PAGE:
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The spectrum of agencies and organizations involved in STD prevention and the controversial nature of STD-related programs require that the proposed Campaign be nonpartisan and independent, especially from special interests and political constraints. The Campaign's work would be developed by its participants, and it is the committee's hope that the Campaign will use this report as a blueprint for its initial efforts.
Therefore, the committee makes the following recommendation:
An independent, long-term, national Campaign should be established to serve as a catalyst for social change toward a new norm of healthy sexual behavior in the United States. This Campaign should:
provide new, highly visible leadership to promote healthy sexual behaviors and the implementation of a national system for STD prevention;
promote public discussion and awareness of healthy sexual behaviors and STDs among all population groups;
provide assistance to local community efforts to promote a new norm of healthy sexual behavior;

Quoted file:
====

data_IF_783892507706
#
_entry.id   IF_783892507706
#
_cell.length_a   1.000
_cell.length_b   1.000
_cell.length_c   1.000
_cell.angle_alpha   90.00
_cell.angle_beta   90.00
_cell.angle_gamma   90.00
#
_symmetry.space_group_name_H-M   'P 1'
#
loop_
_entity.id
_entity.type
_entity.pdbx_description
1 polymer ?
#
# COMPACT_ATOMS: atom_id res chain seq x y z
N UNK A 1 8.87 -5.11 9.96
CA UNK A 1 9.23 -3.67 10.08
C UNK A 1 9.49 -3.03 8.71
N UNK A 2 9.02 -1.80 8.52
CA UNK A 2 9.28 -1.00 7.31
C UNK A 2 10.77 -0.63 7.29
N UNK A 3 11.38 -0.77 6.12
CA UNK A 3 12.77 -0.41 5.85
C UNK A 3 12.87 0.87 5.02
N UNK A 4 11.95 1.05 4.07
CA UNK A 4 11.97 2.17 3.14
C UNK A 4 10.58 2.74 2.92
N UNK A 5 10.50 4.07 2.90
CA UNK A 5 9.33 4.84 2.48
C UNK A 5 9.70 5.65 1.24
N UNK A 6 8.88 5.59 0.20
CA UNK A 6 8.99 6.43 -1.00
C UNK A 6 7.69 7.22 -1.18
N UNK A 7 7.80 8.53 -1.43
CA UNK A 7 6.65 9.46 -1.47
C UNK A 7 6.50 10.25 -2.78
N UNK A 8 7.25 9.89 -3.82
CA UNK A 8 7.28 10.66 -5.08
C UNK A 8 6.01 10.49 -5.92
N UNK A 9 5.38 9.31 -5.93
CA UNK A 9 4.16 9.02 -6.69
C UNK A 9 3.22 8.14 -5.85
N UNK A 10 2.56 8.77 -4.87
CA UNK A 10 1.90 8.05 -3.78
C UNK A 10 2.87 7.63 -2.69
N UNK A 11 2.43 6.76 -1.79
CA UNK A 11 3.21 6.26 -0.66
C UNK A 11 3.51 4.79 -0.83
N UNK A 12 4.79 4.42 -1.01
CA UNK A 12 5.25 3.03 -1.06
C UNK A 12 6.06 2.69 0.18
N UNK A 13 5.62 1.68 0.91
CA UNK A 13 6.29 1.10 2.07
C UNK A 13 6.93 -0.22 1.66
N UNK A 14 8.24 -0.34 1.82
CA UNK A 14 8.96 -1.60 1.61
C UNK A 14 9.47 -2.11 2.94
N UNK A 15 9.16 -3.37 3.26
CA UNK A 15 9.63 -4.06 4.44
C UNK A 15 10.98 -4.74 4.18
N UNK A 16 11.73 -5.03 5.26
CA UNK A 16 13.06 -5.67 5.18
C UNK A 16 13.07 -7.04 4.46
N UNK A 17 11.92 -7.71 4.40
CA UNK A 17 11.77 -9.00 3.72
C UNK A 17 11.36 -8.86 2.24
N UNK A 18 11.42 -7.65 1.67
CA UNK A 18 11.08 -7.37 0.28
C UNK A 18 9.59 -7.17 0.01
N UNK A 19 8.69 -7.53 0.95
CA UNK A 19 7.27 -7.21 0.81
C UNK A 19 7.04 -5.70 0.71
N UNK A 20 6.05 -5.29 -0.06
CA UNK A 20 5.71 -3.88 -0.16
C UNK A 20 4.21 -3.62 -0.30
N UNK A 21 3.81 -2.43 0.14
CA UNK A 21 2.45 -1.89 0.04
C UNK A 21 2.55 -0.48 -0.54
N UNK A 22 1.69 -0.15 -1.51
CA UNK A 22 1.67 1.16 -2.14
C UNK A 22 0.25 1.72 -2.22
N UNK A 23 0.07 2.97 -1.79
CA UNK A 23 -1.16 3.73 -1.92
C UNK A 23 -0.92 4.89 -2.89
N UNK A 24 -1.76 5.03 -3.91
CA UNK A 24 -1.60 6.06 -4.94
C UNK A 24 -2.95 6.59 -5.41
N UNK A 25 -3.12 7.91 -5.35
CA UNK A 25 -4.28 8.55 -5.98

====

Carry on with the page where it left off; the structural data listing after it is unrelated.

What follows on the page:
advocate for additional public and private investment in STD prevention;
work collaboratively with existing campaigns and other activities to prevent HIV infection, unintended pregnancy, and STD-associated cancers;
include nationally recognized public opinion leaders such as entertainment industry representatives, sports figures, business and labor leaders, elected officials and other policymakers, and mass media executives as members;
represent the spectrum of perspectives on STDs and sexual health issues; and
be funded by a broad range of sponsors, including private foundations, private sector health plans, the biomedical industry, employers, and the Department of Health and Human Services. The Campaign should be funded primarily by a coalition of private foundations with an interest in STDs; these foundations should provide leadership for initiating and maintaining the Campaign and provide "seed" money to establish it.
Promoting Knowledge and Awareness
As shown in Chapter 2, the scope of STDs and their consequences is broad. STDs infect all population groups in the United States. They can cause health problems for all infected persons, but the complications are most severe for women and their infants. Surveys cited in Chapter 3 show that there is little recognition of the spectrum of health consequences of STDs. In particular, the contribution of STDs to severe health complications, such as genital and liver cancer, pelvic inflammatory disease, ectopic pregnancy, infertility, chronic liver